v.20-23, Paul chose to be like his audience without compromising the doctrine of God’s Word and the Gospel message. Paul was willing to “live like” his audience in order to “bring” them to Christ. Paul mentions three groups: Jews, Gentiles and those with weak consciences.
Jews: When he was with Jews he “lived like a Jew to bring Jews to Christ.” Paul conformed his life to the practices of those“who follow the Jewish law” even though he was no longer “subject to the law” himself because of his freedom in Christ just so he could “bring” Jews who are “under the law” to Christ. He gained an audience with many Jews because he conformed to their regulations and restrictions (after he had been a Pharisee). However he never conceded that those regulations had to be kept in order to become a believer. Examples in Acts 16:3, 18:18, 21:20-26.
Gentiles: When he was with Gentiles “who do not follow the Jewish Law” he met them on their own turf. Paul lived according to God’s law because he didn’t “ignore the law of God” no “he obey[ed]” it. But when he was with Gentiles he did not require them to follow the Jewish law, unlike the false teachers of that day (Judiazers), in order to become believers. Instead he spoke a message that would “bring them to Christ.” An example is Acts 17:1-34.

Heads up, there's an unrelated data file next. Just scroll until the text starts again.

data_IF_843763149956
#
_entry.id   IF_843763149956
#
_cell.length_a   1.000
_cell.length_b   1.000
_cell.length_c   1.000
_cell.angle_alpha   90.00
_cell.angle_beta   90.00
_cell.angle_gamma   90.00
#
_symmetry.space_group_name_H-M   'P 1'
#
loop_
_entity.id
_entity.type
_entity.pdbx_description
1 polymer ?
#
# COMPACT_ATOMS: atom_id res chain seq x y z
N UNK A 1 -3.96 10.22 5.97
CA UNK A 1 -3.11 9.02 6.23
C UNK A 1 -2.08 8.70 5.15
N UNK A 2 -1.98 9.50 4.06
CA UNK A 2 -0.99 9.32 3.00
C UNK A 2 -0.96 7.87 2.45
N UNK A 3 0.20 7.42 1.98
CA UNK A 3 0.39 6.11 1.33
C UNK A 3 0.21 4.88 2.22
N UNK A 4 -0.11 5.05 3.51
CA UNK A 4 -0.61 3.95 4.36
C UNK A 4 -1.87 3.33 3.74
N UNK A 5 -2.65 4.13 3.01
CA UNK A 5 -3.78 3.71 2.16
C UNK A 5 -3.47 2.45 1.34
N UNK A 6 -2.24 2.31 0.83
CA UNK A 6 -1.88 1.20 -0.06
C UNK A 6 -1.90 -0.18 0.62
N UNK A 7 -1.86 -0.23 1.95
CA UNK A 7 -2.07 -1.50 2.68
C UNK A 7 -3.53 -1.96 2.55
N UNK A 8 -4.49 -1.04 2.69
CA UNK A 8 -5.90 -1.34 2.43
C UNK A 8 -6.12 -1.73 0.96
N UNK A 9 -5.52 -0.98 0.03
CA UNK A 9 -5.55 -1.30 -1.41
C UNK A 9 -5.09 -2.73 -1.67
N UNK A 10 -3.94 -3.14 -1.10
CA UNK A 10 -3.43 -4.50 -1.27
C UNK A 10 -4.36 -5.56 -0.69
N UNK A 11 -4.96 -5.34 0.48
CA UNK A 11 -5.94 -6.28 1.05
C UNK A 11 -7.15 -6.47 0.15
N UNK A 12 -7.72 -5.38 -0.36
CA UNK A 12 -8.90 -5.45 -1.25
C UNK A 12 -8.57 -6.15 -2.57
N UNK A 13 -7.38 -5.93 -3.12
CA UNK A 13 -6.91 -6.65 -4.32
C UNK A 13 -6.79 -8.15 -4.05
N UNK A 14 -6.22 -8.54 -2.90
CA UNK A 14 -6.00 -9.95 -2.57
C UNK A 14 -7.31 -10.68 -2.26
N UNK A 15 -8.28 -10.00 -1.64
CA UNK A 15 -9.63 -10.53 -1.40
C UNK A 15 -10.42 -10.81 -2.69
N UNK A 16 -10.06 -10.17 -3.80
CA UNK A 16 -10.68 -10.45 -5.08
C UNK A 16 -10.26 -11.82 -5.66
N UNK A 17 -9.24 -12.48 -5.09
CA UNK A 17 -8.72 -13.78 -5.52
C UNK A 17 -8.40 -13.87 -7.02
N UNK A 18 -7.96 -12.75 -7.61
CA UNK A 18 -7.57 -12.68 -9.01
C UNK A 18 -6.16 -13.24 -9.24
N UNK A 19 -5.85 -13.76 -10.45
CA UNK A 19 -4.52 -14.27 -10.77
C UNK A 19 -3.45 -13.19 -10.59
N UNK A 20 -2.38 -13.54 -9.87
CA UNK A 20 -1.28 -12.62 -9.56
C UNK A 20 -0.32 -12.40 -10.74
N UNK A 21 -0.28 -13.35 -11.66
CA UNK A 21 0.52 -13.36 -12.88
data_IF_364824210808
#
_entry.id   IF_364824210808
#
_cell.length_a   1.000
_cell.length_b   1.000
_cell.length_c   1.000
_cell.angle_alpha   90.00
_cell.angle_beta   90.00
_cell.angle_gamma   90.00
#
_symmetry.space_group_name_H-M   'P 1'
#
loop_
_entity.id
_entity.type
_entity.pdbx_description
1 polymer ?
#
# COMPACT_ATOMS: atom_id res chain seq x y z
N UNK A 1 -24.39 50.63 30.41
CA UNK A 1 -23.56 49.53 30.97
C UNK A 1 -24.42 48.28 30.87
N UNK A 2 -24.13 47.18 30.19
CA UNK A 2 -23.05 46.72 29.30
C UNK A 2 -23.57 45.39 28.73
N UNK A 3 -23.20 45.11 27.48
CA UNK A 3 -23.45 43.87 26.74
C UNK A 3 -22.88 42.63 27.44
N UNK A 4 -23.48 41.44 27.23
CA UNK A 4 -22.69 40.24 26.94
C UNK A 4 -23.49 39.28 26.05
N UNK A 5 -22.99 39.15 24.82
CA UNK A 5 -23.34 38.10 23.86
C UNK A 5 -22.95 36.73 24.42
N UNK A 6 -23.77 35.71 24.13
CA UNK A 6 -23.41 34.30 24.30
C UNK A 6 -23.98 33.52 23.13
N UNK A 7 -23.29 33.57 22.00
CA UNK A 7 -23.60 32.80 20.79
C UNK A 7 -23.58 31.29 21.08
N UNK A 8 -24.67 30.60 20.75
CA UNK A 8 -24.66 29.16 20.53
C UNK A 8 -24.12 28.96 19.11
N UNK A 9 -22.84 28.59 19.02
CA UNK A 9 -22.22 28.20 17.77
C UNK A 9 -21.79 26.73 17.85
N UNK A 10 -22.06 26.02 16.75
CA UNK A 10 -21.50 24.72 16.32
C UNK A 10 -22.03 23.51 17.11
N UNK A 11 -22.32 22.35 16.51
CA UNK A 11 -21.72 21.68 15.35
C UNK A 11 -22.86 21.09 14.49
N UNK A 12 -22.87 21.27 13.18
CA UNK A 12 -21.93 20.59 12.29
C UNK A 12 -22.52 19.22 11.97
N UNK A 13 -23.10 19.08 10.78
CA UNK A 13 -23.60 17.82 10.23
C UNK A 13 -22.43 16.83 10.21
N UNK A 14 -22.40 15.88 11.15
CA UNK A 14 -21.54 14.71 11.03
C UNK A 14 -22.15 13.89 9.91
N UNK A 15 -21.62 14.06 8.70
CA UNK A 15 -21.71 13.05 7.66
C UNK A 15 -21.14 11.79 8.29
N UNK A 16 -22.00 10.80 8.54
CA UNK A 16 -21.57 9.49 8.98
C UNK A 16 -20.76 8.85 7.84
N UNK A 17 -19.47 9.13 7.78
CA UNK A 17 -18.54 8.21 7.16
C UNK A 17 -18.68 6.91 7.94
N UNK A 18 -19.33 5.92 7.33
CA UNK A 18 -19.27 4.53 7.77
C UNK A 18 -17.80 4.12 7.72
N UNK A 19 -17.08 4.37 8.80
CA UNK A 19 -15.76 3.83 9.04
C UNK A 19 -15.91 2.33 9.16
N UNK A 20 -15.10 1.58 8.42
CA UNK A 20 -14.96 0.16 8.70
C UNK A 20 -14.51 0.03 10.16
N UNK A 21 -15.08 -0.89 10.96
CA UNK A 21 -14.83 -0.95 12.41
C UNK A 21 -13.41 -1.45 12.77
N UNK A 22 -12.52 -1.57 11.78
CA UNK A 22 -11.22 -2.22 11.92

Weak consciences: The “weak” that Paul refers to are believers who are baby Christians who needed to grow deeper in their knowledge of Christ and deeper understanding of their freedom in Christ. So Paul set aside his freedoms and starting living by their restraints for a time so that he might “bring the weak to Christ.” Paul chose to do “everything [he] could to spread the Good News” to all people and “find common ground with everyone, doing everything [he] can to save some.” But Paul never compromised the Gospel truth, God’s Law or his own conscience in the process.
Paul had one purpose, to take the Gospel to the unbelieving world. He did not preach with pride, counting the numbers or converts, instead he preached with love for the Gospel and those who heard it and in the end he could “share in its blessing.”
WHAT AM I GOING TO DO ABOUT IT? There was a number of things I took away from today’s study. First, to find common ground with the unbelievers in my life as I try to reach them for Christ. However to never have a know-it-all attitude as I speak to them. Listen a lot more than I speak. Then share in their needs and concerns, genuinely care for them. And always look for opportunities to tell others about Christ.